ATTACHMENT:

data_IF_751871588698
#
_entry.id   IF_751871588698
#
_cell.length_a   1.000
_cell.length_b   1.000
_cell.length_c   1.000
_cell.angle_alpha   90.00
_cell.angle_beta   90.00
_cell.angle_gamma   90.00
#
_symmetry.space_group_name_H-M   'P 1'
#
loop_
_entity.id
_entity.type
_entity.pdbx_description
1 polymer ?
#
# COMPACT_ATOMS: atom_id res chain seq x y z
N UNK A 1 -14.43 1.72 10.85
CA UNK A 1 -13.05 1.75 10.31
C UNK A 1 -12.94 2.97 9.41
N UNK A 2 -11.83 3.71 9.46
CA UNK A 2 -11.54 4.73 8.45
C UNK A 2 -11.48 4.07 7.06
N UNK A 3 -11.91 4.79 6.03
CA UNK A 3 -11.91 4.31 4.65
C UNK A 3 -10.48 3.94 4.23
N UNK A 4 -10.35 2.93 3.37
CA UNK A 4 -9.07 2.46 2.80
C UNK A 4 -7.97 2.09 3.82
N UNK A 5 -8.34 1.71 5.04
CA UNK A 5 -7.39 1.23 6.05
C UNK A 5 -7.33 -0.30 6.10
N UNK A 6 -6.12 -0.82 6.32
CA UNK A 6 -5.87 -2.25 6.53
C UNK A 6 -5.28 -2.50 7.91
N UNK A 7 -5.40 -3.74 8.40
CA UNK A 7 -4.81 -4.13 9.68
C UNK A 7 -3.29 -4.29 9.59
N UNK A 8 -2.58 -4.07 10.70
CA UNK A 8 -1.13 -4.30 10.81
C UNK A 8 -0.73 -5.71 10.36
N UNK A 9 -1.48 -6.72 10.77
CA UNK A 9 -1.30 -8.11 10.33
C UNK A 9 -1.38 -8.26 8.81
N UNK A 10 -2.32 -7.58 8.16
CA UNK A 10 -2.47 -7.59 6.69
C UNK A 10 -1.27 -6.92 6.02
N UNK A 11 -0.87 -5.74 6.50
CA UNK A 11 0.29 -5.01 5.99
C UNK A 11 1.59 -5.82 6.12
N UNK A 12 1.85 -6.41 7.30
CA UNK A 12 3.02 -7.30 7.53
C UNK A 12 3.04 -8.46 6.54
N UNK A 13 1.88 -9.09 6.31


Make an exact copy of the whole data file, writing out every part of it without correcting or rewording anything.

data_IF_751871588698
#
_entry.id   IF_751871588698
#
_cell.length_a   1.000
_cell.length_b   1.000
_cell.length_c   1.000
_cell.angle_alpha   90.00
_cell.angle_beta   90.00
_cell.angle_gamma   90.00
#
_symmetry.space_group_name_H-M   'P 1'
#
loop_
_entity.id
_entity.type
_entity.pdbx_description
1 polymer ?
#
# COMPACT_ATOMS: atom_id res chain seq x y z
N UNK A 1 -14.43 1.72 10.85
CA UNK A 1 -13.05 1.75 10.31
C UNK A 1 -12.94 2.97 9.41
N UNK A 2 -11.83 3.71 9.46
CA UNK A 2 -11.54 4.73 8.45
C UNK A 2 -11.48 4.07 7.06
N UNK A 3 -11.91 4.79 6.03
CA UNK A 3 -11.91 4.31 4.65
C UNK A 3 -10.48 3.94 4.23
N UNK A 4 -10.35 2.93 3.37
CA UNK A 4 -9.07 2.46 2.80
C UNK A 4 -7.97 2.09 3.82
N UNK A 5 -8.34 1.71 5.04
CA UNK A 5 -7.39 1.23 6.05
C UNK A 5 -7.33 -0.30 6.10
N UNK A 6 -6.12 -0.82 6.32
CA UNK A 6 -5.87 -2.25 6.53
C UNK A 6 -5.28 -2.50 7.91
N UNK A 7 -5.40 -3.74 8.40
CA UNK A 7 -4.81 -4.13 9.68
C UNK A 7 -3.29 -4.29 9.59
N UNK A 8 -2.58 -4.07 10.70
CA UNK A 8 -1.13 -4.30 10.81
C UNK A 8 -0.73 -5.71 10.36
N UNK A 9 -1.48 -6.72 10.77
CA UNK A 9 -1.30 -8.11 10.33
C UNK A 9 -1.38 -8.26 8.81
N UNK A 10 -2.32 -7.58 8.16
CA UNK A 10 -2.47 -7.59 6.69
C UNK A 10 -1.27 -6.92 6.02
N UNK A 11 -0.87 -5.74 6.50
CA UNK A 11 0.29 -5.01 5.99
C UNK A 11 1.59 -5.82 6.12
N UNK A 12 1.85 -6.41 7.30
CA UNK A 12 3.02 -7.30 7.53
C UNK A 12 3.04 -8.46 6.54
N UNK A 13 1.88 -9.09 6.31